The Department of Labor, it would appear, is working overtime. Two weeks ago, WIPP responded to the agency’s proposal to require labor history for federal contractors. Now, WIPP is addressing a different proposed regulation – this one making changes to overtime pay. Both proposals were well intentioned, and both pose risks to women entrepreneurs.
Disclaimer: this blog is a brief summary, so if your business may be affected I encourage you to read WIPP’s comment in its entirety.
It all began last spring, when President Obama directed the Labor Department to update overtime regulations, saying the standards for some employees had “not kept up with the modern economy.” Specifically, the so-called white-collar exemption was out of date. The exemption allows employers to avoid paying overtime (required anytime an employee works more than 40 hours a week) for executive, administrative, and professional employees because they typically have better pay, benefits, and privileges.
The exemption has three criteria. First, the employee must be salaried. Second, the salary must be above a certain threshold. Third, the employee duties must meet certain criteria – basically, you cannot just give someone a manager’s title and exempt them; they must be acting as a manager.
To answer the President’s call for modernization, the Labor Department proposed to update the second piece, the salary threshold, from roughly $24,000 to $50,440 and index it to economic growth. Essentially, this qualifies white-collar employees who make less than $50,000 a year for overtime pay if they work more than forty hours a week.
WIPP agrees with the President that our regulations do not match a 21st century economy, and we should work on updating these requirements for a fair and modern workplace. Moreover, companies that are purposefully skirting the rules on overtime pay and cheating otherwise qualified employees should be held accountable.
Nonetheless, simply doubling the salary threshold goes too far and achieves too little. While large companies in large cities may be able to afford a $50,000 salary floor, the entrepreneurial community is left with bad options: possibly cut employees to afford a minimum salary for others, or restrict working hours and set up an hourly tracking system. Notably, the Labor Department estimated only a quarter of employees will likely see higher paychecks. Others may see reduced hours.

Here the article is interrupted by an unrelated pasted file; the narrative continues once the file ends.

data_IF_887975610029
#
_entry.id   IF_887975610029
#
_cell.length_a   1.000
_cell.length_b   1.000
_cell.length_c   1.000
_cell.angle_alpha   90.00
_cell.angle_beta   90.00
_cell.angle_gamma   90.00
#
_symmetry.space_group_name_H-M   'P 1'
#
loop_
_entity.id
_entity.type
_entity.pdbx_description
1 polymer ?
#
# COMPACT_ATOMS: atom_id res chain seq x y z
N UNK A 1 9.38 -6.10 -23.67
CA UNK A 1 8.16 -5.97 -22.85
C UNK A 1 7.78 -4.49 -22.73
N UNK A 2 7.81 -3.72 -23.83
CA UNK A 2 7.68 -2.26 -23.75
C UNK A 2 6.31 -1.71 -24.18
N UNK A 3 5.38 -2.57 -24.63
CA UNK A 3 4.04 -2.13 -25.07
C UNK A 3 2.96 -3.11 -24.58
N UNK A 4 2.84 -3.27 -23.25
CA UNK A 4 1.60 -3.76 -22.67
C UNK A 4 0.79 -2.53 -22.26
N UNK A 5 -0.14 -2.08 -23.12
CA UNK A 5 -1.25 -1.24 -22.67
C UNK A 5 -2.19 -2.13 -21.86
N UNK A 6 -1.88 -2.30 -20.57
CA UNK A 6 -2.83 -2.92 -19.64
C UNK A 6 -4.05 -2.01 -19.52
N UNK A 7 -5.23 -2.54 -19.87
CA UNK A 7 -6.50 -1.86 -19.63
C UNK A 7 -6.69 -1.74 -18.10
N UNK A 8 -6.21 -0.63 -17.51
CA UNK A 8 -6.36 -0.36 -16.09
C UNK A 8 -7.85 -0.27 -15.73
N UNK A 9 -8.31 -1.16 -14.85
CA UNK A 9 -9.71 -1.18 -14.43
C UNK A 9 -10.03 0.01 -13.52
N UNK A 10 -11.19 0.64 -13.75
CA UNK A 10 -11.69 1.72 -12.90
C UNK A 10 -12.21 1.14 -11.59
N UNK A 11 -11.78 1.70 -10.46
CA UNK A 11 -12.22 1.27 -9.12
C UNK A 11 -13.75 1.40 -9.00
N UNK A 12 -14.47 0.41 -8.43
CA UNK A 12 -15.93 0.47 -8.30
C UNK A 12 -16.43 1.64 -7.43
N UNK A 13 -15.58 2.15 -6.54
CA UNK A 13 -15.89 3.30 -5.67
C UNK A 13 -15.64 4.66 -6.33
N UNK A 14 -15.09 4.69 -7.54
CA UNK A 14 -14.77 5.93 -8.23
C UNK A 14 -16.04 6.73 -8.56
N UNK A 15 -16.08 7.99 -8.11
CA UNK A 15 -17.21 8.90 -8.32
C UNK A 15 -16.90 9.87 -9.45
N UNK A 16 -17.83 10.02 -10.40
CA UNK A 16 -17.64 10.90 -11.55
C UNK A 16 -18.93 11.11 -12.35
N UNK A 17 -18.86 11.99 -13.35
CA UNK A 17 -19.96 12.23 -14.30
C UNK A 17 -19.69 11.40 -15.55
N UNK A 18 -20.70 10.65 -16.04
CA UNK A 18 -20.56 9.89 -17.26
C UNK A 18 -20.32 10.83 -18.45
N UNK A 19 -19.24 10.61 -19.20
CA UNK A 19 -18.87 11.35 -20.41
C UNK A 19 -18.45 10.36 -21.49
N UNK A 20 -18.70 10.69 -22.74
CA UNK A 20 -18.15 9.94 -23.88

In the comment, WIPP highlighted concerns about the cost to implement the rule, difficulties in application of the rule, and the dangerous impact on employee wages and benefits.
The Labor Department predicted that simply implementing this change would cost small businesses, including the vast majority of the nearly ten million women-owned firms, between $130-$180 million in the first year alone. That does not include the more than $500 million in increased wages small businesses are expected to pay. The Labor Department itself mentions that business could cut hours and benefits to make up for this loss.
Moreover, to ensure compliance with these new regulations, businesses will begin closely monitoring and tracking their employees’ work hours. Tracking and monitoring employee hours is very difficult, if not impossible, given the evolving dynamics of the workforce. Many white collar employees have flexible schedules, work from home, check and answer emails from smartphones or tablets and are no longer restricted by a rigid 9-5 schedule.
It also isn’t just companies. Non-profits face the same requirements. An exception for them (as well as small businesses) is so narrowly crafted it may not cover many mission-oriented organizations or the smallest of businesses. Both are places where working above and beyond forty hours a week may be more about commitment to a cause than a bigger paycheck. For this reason, WIPP asked that the exception be broadened to actually apply to small businesses and non-profits.
The idea that our regulations need to be updated is not political – it’s common sense. But often the regulatory pendulum swings too far as it has here. As proposed, women entrepreneurs could face the arduous tasks of transitioning current employees from salaried to hourly workers and possibly cutting benefits to make payroll all while tracking and limiting employee hours. Talk about working overtime.